Recently, one of the primary functions of boron in higher plant has been reported at the molecular level. It cross-links pectins in cell walls, and this cross-linking is essential for normal expansion of leaves. Pectins, important components of plant cell wall, are complex polysaccharides, including homogalacturonans and rhamno-galacturonans I and II (RG-I and RG-II). It was demonstrated that the RG-II is cross-linked by a 1:2 borate-diol diester and forms the dimeric RG-II (Kobayashi et al. 1996). O'Neill et al. (2001, 2004) have demonstrated that the cross-link between RG-IIs formed by borate cis-diol ester bonds is essential for normal leaf expansion through analysis of the mur1 mutant in Arabidopsis thaliana, which has abnormal sugar composition of RG-II. It is clear that this role of boron in cross-linking of pectin is among the number of roles of boron in plants.

4.1 Boron Tolerance, Deficiency and Toxicity in Plants

Boron is of great importance to plants. However, the amount needed is very little. The amount of boron useful for the growth of plants varies between 0.5 and 2.0 mg L-1. Generally the soils containing less than 0.5 mg L-1 of boron are poor in terms of boron and boron deficiency symptoms can be observed in the plants. In the soil where the rate of boron is over 2.0 mg L-1 there is boron pollution and consequent decrease in production and defects in the products can be seen (Taiz and Zeiger 1991).

Many studies have shown that certain concentrations of boron are necessary for biochemical, physiological and morphological developments (Hale and Orcutt 1987). There is a very narrow range between boron deficiency and toxicity as more than 5.00 mg L-1 available boron can be toxic to many agronomic crops. Lack of boron often limits production of forage legumes (alfalfa, clover, trefoil) and some vegetable crops. The tolerant species are Alfalfa, Beet, Cotton, Grain, sorghum, Oat, Sugar beet and Tomato; moderately tolerant species being Barley, Cabbage, Celery, Corn, Squash, Sweet clover and Turnip, and moderately sensitive species are

Broccoli, Carrot, Cucumber, Pea, Pepper, Potato and Radish. The sensitive species are Avocado, Bean, Grape, Grapefruit, Lemon, Orange and Wheat. The growth of Viciafaba grown under a medium without boron supplementation is reduced, but a recovery occurs by supplying boron. It is toxic when present at higher concentrations. Thus, it is essential to maintain concentration of boron in media/soil within an appropriate range for maximum yields. In plant, symptom of boron deficiency occurs mainly in growing or expanding organs in the plant body.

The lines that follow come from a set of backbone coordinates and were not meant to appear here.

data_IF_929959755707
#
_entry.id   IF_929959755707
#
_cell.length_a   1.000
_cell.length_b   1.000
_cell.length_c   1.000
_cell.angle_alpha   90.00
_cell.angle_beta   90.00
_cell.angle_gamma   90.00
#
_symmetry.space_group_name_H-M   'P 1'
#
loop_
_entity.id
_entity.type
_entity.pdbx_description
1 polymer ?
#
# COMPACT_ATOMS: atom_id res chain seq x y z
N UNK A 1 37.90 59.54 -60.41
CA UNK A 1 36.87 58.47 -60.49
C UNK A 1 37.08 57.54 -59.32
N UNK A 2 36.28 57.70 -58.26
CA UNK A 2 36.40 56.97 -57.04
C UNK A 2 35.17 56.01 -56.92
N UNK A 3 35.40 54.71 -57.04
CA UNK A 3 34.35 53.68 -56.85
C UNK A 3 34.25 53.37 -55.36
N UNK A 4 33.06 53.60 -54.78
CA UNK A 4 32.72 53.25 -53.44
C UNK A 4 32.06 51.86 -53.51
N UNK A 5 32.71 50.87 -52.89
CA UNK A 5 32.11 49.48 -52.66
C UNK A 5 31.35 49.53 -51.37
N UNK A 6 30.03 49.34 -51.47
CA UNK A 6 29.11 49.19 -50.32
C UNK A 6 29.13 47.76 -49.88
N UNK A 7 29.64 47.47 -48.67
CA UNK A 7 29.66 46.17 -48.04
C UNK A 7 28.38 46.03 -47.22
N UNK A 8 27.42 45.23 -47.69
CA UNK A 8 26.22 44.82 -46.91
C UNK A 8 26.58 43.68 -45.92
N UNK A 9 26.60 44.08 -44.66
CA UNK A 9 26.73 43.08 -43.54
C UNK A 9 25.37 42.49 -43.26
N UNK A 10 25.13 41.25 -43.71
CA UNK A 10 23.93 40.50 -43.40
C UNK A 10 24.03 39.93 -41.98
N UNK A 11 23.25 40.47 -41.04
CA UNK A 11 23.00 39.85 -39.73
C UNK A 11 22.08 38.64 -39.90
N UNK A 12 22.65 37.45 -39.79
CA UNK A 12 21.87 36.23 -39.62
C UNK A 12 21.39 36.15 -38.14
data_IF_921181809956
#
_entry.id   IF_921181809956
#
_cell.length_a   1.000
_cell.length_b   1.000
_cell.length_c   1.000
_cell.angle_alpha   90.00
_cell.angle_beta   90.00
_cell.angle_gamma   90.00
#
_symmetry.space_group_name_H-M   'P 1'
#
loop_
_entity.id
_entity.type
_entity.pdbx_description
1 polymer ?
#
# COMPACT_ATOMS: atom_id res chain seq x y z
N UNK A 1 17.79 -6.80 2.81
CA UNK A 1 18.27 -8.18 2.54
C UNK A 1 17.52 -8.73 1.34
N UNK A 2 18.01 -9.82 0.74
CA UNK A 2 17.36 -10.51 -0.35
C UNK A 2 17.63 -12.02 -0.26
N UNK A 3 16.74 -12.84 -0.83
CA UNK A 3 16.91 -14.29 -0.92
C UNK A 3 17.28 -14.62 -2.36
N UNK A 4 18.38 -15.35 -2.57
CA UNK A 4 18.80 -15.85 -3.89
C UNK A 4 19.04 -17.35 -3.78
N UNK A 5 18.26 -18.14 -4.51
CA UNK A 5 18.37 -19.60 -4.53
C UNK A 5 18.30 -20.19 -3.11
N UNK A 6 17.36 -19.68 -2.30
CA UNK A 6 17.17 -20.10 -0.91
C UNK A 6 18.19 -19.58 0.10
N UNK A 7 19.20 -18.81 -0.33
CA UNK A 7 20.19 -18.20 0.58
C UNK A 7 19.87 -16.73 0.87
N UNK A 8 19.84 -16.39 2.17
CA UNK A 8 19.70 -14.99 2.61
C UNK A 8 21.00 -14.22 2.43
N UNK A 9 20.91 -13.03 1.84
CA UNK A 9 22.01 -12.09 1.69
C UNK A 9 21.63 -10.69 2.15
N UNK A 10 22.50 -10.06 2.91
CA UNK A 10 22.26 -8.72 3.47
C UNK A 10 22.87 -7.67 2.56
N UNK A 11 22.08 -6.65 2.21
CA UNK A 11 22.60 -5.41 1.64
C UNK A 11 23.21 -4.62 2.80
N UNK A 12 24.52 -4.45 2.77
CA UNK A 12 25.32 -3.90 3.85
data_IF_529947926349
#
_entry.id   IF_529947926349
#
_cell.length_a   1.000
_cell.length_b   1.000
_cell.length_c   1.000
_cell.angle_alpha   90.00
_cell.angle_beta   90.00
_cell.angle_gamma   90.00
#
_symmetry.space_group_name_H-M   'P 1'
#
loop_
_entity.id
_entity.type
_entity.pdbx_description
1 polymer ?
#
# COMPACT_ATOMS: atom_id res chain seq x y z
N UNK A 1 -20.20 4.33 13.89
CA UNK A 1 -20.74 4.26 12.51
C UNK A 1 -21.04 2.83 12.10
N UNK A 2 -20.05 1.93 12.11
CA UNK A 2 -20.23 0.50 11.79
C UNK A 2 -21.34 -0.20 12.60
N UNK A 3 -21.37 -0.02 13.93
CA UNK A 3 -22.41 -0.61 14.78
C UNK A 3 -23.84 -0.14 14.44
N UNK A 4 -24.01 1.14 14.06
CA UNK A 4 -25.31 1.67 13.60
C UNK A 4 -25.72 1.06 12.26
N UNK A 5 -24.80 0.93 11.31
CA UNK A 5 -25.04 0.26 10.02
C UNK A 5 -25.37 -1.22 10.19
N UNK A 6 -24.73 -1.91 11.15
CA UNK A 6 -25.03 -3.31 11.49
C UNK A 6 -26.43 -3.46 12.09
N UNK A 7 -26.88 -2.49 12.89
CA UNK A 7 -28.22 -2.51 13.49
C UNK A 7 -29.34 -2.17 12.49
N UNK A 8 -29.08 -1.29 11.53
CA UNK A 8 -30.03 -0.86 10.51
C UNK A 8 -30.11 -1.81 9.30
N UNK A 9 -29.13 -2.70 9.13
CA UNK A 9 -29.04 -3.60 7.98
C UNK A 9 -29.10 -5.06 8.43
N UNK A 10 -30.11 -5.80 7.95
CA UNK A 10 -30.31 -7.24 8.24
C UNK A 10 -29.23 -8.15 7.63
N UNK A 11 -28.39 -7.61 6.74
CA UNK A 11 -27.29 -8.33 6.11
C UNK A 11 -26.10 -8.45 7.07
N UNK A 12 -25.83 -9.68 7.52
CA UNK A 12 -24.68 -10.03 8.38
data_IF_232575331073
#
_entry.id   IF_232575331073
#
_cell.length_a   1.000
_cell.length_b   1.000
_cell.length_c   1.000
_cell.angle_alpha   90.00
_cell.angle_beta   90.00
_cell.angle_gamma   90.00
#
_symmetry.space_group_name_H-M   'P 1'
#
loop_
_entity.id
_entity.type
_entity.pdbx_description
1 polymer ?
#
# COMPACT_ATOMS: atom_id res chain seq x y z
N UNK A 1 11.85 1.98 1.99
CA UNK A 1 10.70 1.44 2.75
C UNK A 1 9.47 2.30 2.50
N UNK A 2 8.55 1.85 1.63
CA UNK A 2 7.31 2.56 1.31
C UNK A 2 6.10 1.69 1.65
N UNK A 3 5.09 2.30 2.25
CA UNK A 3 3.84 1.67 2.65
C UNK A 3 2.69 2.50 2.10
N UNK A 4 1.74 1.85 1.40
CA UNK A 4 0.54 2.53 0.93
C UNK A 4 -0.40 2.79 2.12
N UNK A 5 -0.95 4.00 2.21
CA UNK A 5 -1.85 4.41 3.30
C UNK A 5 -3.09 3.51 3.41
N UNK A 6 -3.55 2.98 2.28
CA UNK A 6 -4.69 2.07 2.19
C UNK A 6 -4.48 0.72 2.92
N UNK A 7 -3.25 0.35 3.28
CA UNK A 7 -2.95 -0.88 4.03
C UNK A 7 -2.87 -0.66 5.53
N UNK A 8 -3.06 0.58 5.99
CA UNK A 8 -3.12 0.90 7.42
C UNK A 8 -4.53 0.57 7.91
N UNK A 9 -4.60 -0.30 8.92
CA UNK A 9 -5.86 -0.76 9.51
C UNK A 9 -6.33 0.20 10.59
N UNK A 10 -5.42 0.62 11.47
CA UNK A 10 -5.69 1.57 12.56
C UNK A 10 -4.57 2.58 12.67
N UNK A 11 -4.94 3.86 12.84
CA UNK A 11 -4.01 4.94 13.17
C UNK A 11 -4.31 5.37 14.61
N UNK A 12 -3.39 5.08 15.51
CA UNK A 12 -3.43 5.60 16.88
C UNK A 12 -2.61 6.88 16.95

Under boron deficient conditions, leaf expansion and root elongation are inhibited. Apical dominance, flower development, and fruit and seed sets are also inhibited under boron limitation. Thus, boron deficiency causes not only the reduction in crop yield, but also the decrease in the quality. According to Stavrianakou et al. (2006), besides inhibition of growth, boron deficiency causes a notable increase in the relative concentration of 'internal' leaf and root phenolic compounds of Dittrichia viscosa (Asteraceae). It does not have any negative effect on parameters related to photosynthesis (such as stomatal density, chlorophyll concentration, photosynthetic capacity and intrinsic photochemical efficiency of PS II). As boron is not efficiently remobilized, i.e., boron tends to stay in organs where it is first distributed, it is important to maintain continuous supply of boric acid for efficient agricultural production (Marschner 1995; Shorrocks 1997; Dell and Huang 1997).